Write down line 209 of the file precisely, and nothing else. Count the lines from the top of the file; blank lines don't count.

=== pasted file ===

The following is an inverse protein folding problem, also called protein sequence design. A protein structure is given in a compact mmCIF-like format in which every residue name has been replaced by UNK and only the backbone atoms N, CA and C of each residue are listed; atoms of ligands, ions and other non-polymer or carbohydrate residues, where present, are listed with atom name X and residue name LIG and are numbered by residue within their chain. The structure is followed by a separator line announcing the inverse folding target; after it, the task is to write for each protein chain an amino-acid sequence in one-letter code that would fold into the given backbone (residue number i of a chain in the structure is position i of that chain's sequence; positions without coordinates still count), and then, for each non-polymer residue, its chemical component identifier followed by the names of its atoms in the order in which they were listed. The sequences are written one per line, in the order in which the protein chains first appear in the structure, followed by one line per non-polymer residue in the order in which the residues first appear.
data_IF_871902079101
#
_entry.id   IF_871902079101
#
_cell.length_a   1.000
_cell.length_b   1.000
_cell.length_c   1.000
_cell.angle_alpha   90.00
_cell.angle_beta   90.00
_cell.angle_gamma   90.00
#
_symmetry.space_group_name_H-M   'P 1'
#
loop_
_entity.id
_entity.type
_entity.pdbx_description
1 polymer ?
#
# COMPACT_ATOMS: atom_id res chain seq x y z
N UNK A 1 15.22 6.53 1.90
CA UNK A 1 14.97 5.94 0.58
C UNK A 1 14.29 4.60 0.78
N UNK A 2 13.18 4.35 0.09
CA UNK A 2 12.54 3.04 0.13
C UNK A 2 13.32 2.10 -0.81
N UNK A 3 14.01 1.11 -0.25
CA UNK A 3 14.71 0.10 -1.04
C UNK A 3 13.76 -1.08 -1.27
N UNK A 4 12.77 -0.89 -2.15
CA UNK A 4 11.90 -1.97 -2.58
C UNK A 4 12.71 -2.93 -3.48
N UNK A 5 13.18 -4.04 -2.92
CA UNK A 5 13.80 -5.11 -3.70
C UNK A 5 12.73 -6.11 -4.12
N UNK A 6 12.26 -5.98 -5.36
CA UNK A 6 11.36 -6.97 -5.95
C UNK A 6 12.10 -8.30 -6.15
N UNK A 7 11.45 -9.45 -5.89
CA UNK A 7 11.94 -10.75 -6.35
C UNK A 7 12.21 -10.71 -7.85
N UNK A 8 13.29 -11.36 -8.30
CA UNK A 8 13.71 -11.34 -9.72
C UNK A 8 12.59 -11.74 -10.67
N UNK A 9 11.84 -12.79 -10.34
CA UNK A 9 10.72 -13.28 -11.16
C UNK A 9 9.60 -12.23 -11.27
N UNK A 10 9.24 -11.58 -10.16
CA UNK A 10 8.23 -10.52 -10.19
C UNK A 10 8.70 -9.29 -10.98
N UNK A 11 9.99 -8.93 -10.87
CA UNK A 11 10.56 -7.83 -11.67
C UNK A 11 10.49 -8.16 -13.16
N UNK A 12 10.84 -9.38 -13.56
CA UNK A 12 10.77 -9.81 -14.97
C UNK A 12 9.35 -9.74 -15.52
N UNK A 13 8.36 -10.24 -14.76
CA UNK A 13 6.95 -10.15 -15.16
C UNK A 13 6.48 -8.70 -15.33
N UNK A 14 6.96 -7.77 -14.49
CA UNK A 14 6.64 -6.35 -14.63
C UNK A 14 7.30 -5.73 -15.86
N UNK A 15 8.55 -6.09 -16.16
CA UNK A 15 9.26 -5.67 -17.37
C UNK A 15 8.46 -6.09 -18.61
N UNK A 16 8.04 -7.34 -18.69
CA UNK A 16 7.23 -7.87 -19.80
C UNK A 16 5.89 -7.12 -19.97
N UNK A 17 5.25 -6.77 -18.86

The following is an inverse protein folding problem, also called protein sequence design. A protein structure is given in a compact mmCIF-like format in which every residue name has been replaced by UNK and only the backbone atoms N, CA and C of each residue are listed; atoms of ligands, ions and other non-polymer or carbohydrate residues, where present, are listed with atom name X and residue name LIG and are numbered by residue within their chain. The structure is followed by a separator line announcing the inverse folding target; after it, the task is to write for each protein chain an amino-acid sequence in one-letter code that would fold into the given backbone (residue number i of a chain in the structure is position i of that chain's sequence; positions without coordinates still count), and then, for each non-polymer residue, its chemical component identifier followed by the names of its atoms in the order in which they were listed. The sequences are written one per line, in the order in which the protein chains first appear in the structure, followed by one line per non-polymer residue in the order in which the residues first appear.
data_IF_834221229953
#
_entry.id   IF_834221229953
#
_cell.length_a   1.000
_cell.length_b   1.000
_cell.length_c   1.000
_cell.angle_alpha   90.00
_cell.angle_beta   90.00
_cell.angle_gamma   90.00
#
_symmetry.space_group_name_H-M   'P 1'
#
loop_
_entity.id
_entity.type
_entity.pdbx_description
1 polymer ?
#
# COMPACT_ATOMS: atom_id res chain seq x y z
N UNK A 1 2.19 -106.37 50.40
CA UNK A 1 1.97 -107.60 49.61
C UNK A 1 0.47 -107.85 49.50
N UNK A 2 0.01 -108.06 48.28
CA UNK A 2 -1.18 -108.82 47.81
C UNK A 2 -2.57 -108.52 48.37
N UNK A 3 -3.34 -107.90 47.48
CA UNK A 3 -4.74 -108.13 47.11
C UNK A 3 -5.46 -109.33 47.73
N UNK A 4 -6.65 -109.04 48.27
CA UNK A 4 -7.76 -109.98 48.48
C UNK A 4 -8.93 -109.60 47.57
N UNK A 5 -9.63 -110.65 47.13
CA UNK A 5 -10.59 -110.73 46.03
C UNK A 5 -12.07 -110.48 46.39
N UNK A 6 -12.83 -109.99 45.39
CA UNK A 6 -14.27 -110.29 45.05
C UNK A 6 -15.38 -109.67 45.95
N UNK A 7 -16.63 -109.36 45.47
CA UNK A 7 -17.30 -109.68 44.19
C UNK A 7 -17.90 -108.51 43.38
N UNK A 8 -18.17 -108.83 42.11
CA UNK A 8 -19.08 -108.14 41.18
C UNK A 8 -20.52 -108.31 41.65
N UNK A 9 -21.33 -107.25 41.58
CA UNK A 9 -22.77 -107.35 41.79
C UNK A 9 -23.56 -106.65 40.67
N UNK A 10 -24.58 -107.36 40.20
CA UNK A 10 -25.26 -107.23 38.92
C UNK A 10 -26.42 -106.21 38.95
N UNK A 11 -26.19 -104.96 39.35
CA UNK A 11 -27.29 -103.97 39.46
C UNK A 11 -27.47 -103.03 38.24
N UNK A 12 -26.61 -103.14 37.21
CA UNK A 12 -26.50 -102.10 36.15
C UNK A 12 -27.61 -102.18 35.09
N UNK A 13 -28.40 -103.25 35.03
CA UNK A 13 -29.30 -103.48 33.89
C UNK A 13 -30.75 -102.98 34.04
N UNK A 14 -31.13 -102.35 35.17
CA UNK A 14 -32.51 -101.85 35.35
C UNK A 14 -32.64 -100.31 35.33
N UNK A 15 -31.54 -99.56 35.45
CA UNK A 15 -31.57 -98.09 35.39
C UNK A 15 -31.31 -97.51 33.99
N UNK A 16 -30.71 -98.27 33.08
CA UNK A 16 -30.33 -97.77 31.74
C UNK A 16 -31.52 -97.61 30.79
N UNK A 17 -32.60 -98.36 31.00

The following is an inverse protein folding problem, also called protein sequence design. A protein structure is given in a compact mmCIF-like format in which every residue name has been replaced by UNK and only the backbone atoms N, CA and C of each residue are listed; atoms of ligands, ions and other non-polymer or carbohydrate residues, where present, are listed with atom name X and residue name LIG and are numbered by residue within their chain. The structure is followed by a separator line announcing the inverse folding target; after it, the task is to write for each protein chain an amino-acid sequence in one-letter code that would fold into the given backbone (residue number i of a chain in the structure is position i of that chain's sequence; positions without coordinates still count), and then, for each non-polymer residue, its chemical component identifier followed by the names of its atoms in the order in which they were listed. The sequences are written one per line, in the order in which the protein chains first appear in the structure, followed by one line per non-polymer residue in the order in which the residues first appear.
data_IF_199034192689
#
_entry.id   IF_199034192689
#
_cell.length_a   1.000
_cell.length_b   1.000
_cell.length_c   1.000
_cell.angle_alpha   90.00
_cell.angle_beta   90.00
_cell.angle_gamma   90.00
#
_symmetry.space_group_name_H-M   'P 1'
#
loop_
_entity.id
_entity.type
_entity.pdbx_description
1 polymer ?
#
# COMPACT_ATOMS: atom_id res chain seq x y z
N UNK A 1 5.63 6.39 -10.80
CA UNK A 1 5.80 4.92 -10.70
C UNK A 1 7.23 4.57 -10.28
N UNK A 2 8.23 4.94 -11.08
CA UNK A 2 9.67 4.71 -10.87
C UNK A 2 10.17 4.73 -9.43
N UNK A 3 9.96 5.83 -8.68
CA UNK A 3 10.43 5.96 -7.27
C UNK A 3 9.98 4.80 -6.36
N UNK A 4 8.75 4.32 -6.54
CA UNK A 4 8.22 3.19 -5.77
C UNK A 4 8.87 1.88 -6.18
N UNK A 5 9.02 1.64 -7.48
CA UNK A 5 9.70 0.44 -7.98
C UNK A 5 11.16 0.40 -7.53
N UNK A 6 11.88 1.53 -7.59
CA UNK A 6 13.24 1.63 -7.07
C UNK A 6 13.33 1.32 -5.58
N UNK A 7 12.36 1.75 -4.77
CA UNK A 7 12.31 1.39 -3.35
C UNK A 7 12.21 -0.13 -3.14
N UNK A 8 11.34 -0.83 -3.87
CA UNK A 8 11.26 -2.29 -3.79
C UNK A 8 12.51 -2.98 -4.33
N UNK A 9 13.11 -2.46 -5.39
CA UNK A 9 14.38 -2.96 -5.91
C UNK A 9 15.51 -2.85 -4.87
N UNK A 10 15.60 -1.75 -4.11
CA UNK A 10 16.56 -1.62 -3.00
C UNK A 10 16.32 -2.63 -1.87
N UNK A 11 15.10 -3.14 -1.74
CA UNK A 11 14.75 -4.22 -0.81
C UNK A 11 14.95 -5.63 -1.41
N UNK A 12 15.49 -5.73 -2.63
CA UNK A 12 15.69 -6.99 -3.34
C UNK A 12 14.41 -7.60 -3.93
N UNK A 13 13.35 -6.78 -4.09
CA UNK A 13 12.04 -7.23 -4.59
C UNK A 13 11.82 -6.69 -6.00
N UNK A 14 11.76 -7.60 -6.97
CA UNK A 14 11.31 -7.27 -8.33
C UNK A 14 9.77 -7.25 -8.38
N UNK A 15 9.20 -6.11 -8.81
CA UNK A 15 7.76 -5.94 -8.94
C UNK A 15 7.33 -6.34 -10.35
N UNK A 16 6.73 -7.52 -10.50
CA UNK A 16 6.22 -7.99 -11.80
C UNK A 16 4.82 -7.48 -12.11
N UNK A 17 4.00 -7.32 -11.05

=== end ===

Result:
C UNK A 16 4.82 -7.48 -12.11